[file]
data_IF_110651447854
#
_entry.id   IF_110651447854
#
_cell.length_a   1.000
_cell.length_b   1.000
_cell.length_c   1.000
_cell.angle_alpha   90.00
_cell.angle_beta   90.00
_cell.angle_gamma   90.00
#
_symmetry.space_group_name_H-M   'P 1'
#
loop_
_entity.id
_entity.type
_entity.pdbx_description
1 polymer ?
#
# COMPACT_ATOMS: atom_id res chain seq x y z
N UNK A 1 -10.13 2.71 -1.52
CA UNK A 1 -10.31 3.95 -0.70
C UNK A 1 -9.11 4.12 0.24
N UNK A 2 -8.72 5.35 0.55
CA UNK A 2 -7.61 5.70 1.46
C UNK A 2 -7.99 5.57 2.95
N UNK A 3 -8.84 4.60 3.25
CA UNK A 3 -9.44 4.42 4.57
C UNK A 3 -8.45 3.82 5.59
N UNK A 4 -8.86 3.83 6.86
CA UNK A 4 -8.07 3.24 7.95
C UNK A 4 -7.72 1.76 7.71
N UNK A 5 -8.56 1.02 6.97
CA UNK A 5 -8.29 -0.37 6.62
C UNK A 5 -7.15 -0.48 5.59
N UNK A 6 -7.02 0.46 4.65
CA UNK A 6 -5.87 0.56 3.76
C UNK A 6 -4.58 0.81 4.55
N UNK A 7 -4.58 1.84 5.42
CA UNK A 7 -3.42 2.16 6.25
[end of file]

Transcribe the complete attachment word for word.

data_IF_110651447854
#
_entry.id   IF_110651447854
#
_cell.length_a   1.000
_cell.length_b   1.000
_cell.length_c   1.000
_cell.angle_alpha   90.00
_cell.angle_beta   90.00
_cell.angle_gamma   90.00
#
_symmetry.space_group_name_H-M   'P 1'
#
loop_
_entity.id
_entity.type
_entity.pdbx_description
1 polymer ?
#
# COMPACT_ATOMS: atom_id res chain seq x y z
N UNK A 1 -10.13 2.71 -1.52
CA UNK A 1 -10.31 3.95 -0.70
C UNK A 1 -9.11 4.12 0.24
N UNK A 2 -8.72 5.35 0.55
CA UNK A 2 -7.61 5.70 1.46
C UNK A 2 -7.99 5.57 2.95
N UNK A 3 -8.84 4.60 3.25
CA UNK A 3 -9.44 4.42 4.57
C UNK A 3 -8.45 3.82 5.59
N UNK A 4 -8.86 3.83 6.86
CA UNK A 4 -8.07 3.24 7.95
C UNK A 4 -7.72 1.76 7.71
N UNK A 5 -8.56 1.02 6.97
CA UNK A 5 -8.29 -0.37 6.62
C UNK A 5 -7.15 -0.48 5.59
N UNK A 6 -7.02 0.46 4.65
CA UNK A 6 -5.87 0.56 3.76
C UNK A 6 -4.58 0.81 4.55
N UNK A 7 -4.58 1.84 5.42
CA UNK A 7 -3.42 2.16 6.25